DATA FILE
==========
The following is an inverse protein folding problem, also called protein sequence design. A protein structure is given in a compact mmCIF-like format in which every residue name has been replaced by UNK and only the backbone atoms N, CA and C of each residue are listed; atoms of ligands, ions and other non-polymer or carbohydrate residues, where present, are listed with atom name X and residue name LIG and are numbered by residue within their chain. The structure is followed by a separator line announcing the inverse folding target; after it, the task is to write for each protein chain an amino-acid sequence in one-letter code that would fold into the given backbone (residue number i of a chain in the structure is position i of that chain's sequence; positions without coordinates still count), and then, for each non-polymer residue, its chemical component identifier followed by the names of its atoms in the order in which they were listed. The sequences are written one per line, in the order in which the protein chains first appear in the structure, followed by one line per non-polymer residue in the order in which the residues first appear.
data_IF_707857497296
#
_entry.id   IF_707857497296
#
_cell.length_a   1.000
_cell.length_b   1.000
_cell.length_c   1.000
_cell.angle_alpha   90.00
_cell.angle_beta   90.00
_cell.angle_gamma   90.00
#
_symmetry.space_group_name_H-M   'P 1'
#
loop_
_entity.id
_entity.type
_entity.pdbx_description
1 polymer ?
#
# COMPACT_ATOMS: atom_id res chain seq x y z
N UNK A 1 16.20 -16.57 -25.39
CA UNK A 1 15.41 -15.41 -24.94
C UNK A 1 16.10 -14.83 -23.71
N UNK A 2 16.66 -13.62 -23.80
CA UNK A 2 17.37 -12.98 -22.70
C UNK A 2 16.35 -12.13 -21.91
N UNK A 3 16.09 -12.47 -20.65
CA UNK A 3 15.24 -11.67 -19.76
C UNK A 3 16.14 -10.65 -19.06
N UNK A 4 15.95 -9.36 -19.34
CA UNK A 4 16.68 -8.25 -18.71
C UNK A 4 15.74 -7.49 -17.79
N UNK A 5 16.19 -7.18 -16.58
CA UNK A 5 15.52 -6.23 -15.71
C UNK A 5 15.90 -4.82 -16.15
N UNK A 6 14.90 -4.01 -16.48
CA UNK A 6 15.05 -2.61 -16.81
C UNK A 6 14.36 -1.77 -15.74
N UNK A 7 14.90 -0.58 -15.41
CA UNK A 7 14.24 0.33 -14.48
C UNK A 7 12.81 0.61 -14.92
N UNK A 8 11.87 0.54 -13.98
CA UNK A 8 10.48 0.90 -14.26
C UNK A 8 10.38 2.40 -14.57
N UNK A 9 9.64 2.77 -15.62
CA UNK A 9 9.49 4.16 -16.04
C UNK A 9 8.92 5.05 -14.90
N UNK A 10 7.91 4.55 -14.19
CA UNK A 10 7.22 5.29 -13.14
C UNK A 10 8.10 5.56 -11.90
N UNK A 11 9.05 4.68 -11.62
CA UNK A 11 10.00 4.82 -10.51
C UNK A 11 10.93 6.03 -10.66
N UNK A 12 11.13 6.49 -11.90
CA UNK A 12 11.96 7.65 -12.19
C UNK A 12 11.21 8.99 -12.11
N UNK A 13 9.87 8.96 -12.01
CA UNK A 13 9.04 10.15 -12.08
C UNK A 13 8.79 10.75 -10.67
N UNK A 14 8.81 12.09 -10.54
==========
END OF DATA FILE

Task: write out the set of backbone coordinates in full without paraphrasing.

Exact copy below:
The following is an inverse protein folding problem, also called protein sequence design. A protein structure is given in a compact mmCIF-like format in which every residue name has been replaced by UNK and only the backbone atoms N, CA and C of each residue are listed; atoms of ligands, ions and other non-polymer or carbohydrate residues, where present, are listed with atom name X and residue name LIG and are numbered by residue within their chain. The structure is followed by a separator line announcing the inverse folding target; after it, the task is to write for each protein chain an amino-acid sequence in one-letter code that would fold into the given backbone (residue number i of a chain in the structure is position i of that chain's sequence; positions without coordinates still count), and then, for each non-polymer residue, its chemical component identifier followed by the names of its atoms in the order in which they were listed. The sequences are written one per line, in the order in which the protein chains first appear in the structure, followed by one line per non-polymer residue in the order in which the residues first appear.
data_IF_707857497296
#
_entry.id   IF_707857497296
#
_cell.length_a   1.000
_cell.length_b   1.000
_cell.length_c   1.000
_cell.angle_alpha   90.00
_cell.angle_beta   90.00
_cell.angle_gamma   90.00
#
_symmetry.space_group_name_H-M   'P 1'
#
loop_
_entity.id
_entity.type
_entity.pdbx_description
1 polymer ?
#
# COMPACT_ATOMS: atom_id res chain seq x y z
N UNK A 1 16.20 -16.57 -25.39
CA UNK A 1 15.41 -15.41 -24.94
C UNK A 1 16.10 -14.83 -23.71
N UNK A 2 16.66 -13.62 -23.80
CA UNK A 2 17.37 -12.98 -22.70
C UNK A 2 16.35 -12.13 -21.91
N UNK A 3 16.09 -12.47 -20.65
CA UNK A 3 15.24 -11.67 -19.76
C UNK A 3 16.14 -10.65 -19.06
N UNK A 4 15.95 -9.36 -19.34
CA UNK A 4 16.68 -8.25 -18.71
C UNK A 4 15.74 -7.49 -17.79
N UNK A 5 16.19 -7.18 -16.58
CA UNK A 5 15.52 -6.23 -15.71
C UNK A 5 15.90 -4.82 -16.15
N UNK A 6 14.90 -4.01 -16.48
CA UNK A 6 15.05 -2.61 -16.81
C UNK A 6 14.36 -1.77 -15.74
N UNK A 7 14.90 -0.58 -15.41
CA UNK A 7 14.24 0.33 -14.48
C UNK A 7 12.81 0.61 -14.92
N UNK A 8 11.87 0.54 -13.98
CA UNK A 8 10.48 0.90 -14.26
C UNK A 8 10.38 2.40 -14.57
N UNK A 9 9.64 2.77 -15.62
CA UNK A 9 9.49 4.16 -16.04
C UNK A 9 8.92 5.05 -14.90
N UNK A 10 7.91 4.55 -14.19
CA UNK A 10 7.22 5.29 -13.14
C UNK A 10 8.10 5.56 -11.90
N UNK A 11 9.05 4.68 -11.62
CA UNK A 11 10.00 4.82 -10.51
C UNK A 11 10.93 6.03 -10.66
N UNK A 12 11.13 6.49 -11.90
CA UNK A 12 11.96 7.65 -12.19
C UNK A 12 11.21 8.99 -12.11
N UNK A 13 9.87 8.96 -12.01
CA UNK A 13 9.04 10.15 -12.08
C UNK A 13 8.79 10.75 -10.67
N UNK A 14 8.81 12.09 -10.54